Way now clear for use of costly breast cancer drug throughout UK

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Health managers in the UK have virtually been ordered to pay for the drug Herceptin for women with an aggressive form of breast cancer in its early stages.

Government health secretary, Patricia Hewitt, said local health trusts must not refuse to fund the drug solely on the grounds of cost - £21,800 a year - even if some might have to make trade-offs in their own priorities to find the money.

Hewitt says providing the drug to patients is dependent on doctors supporting the treatment.

Acknowledging the "huge frustration" of many women about delays in getting new cancer treatments, Ms Hewitt took the unusual step of backing widespread availability of a drug whose use is not expected to be licensed until next summer.

NICE, the government body that advises on effectiveness of treatments, is expected to rule about the same time.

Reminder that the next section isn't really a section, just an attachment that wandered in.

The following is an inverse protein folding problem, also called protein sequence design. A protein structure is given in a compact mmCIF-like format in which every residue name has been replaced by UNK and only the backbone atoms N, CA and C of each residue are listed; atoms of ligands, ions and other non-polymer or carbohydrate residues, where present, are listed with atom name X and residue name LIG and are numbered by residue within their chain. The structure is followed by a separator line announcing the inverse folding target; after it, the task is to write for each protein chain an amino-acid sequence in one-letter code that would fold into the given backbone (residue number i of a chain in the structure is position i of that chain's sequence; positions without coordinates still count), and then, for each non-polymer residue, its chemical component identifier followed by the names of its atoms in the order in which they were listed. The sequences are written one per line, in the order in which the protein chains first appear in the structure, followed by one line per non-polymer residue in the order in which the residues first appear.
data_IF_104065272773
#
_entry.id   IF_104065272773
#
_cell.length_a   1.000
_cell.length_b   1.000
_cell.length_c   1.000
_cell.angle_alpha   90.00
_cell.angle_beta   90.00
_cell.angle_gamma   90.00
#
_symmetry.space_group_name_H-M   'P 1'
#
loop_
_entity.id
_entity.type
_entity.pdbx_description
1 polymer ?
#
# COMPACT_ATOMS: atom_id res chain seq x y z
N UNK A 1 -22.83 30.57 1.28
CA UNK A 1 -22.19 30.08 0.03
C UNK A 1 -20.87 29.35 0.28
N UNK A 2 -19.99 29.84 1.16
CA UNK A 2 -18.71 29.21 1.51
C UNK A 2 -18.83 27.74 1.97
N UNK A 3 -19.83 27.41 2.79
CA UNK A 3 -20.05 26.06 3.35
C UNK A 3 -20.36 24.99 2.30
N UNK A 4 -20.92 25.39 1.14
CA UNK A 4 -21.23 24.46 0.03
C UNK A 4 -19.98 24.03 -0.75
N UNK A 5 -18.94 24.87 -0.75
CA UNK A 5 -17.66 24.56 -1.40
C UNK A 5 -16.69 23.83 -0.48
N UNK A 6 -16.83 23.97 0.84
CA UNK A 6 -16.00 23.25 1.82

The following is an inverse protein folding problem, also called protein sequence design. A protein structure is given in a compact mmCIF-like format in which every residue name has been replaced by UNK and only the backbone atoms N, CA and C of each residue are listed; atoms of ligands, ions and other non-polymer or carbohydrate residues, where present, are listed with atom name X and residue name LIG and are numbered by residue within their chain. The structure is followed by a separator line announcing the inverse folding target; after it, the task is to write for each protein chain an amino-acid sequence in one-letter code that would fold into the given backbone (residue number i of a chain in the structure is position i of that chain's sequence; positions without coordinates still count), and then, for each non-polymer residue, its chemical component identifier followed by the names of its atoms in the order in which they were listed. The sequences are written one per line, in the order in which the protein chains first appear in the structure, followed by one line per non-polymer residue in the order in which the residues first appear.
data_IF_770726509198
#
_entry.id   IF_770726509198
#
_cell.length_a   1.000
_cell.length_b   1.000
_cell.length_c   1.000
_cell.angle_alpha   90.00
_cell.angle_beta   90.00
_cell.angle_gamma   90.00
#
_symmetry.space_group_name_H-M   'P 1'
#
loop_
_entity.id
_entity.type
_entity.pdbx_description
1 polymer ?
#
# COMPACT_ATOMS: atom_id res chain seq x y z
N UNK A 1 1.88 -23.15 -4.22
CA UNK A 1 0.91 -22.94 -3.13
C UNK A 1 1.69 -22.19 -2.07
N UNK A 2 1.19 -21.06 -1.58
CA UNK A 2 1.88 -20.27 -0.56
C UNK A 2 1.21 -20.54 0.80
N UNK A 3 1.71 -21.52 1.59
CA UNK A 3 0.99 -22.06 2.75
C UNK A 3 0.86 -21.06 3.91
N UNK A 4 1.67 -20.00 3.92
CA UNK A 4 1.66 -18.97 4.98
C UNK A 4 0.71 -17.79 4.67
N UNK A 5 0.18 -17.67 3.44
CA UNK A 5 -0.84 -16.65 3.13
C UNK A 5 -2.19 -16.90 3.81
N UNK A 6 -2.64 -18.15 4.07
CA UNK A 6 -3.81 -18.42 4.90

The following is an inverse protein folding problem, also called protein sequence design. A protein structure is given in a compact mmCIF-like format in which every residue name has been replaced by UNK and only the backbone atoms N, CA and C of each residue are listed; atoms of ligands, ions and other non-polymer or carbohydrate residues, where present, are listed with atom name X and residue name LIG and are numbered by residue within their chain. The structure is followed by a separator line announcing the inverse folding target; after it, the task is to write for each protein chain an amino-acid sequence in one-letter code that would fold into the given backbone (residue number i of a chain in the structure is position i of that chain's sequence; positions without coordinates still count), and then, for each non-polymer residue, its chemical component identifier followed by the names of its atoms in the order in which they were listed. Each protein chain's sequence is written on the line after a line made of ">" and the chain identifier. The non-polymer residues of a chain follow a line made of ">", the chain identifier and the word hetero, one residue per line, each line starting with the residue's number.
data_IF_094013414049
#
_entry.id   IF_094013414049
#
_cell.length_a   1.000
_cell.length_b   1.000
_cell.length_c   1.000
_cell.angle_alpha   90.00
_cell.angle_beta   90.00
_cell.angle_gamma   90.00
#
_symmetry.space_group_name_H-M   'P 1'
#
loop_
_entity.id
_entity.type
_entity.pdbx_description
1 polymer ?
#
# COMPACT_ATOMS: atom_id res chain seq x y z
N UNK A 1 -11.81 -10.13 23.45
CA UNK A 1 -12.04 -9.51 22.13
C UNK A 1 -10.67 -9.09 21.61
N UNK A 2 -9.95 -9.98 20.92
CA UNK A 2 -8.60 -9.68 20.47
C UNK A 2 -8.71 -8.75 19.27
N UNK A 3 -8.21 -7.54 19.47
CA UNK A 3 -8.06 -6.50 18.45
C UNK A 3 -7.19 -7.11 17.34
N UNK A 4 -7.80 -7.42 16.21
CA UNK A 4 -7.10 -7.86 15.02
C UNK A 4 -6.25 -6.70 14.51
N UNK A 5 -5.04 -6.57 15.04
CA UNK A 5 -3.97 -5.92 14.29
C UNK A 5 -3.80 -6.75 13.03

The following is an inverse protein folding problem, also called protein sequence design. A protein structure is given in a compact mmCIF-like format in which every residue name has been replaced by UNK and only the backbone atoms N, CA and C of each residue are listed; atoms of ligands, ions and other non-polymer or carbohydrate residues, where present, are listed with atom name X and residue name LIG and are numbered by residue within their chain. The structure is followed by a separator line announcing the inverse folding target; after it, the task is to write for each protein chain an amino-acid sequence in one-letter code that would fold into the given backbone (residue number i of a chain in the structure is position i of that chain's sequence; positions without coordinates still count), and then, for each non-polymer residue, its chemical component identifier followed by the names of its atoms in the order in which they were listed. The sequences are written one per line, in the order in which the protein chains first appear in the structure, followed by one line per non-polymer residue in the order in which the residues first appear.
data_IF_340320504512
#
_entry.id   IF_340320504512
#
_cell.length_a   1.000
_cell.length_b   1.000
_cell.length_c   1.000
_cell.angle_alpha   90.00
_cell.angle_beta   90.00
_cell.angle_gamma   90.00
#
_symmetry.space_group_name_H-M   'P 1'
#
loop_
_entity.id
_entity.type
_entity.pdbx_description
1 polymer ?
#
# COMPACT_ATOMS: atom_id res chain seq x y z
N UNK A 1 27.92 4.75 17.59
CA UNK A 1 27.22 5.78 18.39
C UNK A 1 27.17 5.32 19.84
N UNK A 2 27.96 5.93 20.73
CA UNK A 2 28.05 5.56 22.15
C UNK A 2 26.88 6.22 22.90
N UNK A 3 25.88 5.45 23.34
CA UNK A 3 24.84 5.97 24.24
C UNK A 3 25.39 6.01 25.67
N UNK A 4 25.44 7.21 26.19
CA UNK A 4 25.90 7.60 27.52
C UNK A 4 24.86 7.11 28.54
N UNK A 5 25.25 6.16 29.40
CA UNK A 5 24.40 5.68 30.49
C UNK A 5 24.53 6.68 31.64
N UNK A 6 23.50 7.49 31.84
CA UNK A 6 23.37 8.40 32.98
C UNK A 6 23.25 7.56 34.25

Herceptin is said to have the potential to save 1,000 lives a year in England alone.

Results of trials published last week suggest the drug cuts by half the risk of cancer returning after a year among the 20% to 30% of women whose cancer is linked to the HER2 protein.

These results have prompted Ms Hewitt to fast track NICE appraisal and widen testing of women to ensure they might benefit.

Also to be announced soon are proposals to streamline NICE appraisals of a range of other drugs which many charities say are routinely delayed by bureaucratic bottlenecks.

Currently Herceptin is licensed only for late-stage breast cancer, but health authorities in Devon and Cornwall have already decided to fund Herceptin's use immediately for women who have their doctors' support.

Patients and campaigners at a London meeting of Breakthrough Breast Cancer were delighted by Hewitt's demand that the rest of the 300 primary care trusts must follow Devon and Cornwall's suit.

Herceptin's development costs have been suggested to be as high as £500m, hence it's current pricing structure.

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